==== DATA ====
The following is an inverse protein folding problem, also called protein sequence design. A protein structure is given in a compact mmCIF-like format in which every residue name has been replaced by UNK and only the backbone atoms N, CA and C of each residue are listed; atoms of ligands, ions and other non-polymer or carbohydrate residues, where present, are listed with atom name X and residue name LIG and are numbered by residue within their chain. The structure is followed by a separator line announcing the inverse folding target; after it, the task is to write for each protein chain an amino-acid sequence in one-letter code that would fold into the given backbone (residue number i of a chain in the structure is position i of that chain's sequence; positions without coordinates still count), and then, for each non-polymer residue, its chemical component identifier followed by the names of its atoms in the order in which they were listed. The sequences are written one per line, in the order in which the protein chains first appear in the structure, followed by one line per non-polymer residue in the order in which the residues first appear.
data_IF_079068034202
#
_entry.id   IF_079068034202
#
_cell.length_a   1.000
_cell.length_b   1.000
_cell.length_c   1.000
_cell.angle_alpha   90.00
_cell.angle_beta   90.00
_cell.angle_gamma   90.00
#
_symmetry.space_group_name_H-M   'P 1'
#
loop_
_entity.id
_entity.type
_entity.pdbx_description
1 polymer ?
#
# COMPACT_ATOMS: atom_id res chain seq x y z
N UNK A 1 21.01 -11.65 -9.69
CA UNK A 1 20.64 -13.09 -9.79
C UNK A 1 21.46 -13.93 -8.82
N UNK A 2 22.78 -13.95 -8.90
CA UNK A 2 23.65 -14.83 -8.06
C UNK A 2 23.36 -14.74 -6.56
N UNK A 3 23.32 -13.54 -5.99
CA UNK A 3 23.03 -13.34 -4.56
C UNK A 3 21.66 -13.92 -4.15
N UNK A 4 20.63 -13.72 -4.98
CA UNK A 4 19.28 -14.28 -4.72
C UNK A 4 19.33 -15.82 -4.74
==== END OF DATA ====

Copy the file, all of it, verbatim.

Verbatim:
The following is an inverse protein folding problem, also called protein sequence design. A protein structure is given in a compact mmCIF-like format in which every residue name has been replaced by UNK and only the backbone atoms N, CA and C of each residue are listed; atoms of ligands, ions and other non-polymer or carbohydrate residues, where present, are listed with atom name X and residue name LIG and are numbered by residue within their chain. The structure is followed by a separator line announcing the inverse folding target; after it, the task is to write for each protein chain an amino-acid sequence in one-letter code that would fold into the given backbone (residue number i of a chain in the structure is position i of that chain's sequence; positions without coordinates still count), and then, for each non-polymer residue, its chemical component identifier followed by the names of its atoms in the order in which they were listed. The sequences are written one per line, in the order in which the protein chains first appear in the structure, followed by one line per non-polymer residue in the order in which the residues first appear.
data_IF_079068034202
#
_entry.id   IF_079068034202
#
_cell.length_a   1.000
_cell.length_b   1.000
_cell.length_c   1.000
_cell.angle_alpha   90.00
_cell.angle_beta   90.00
_cell.angle_gamma   90.00
#
_symmetry.space_group_name_H-M   'P 1'
#
loop_
_entity.id
_entity.type
_entity.pdbx_description
1 polymer ?
#
# COMPACT_ATOMS: atom_id res chain seq x y z
N UNK A 1 21.01 -11.65 -9.69
CA UNK A 1 20.64 -13.09 -9.79
C UNK A 1 21.46 -13.93 -8.82
N UNK A 2 22.78 -13.95 -8.90
CA UNK A 2 23.65 -14.83 -8.06
C UNK A 2 23.36 -14.74 -6.56
N UNK A 3 23.32 -13.54 -5.99
CA UNK A 3 23.03 -13.34 -4.56
C UNK A 3 21.66 -13.92 -4.15
N UNK A 4 20.63 -13.72 -4.98
CA UNK A 4 19.28 -14.28 -4.72
C UNK A 4 19.33 -15.82 -4.74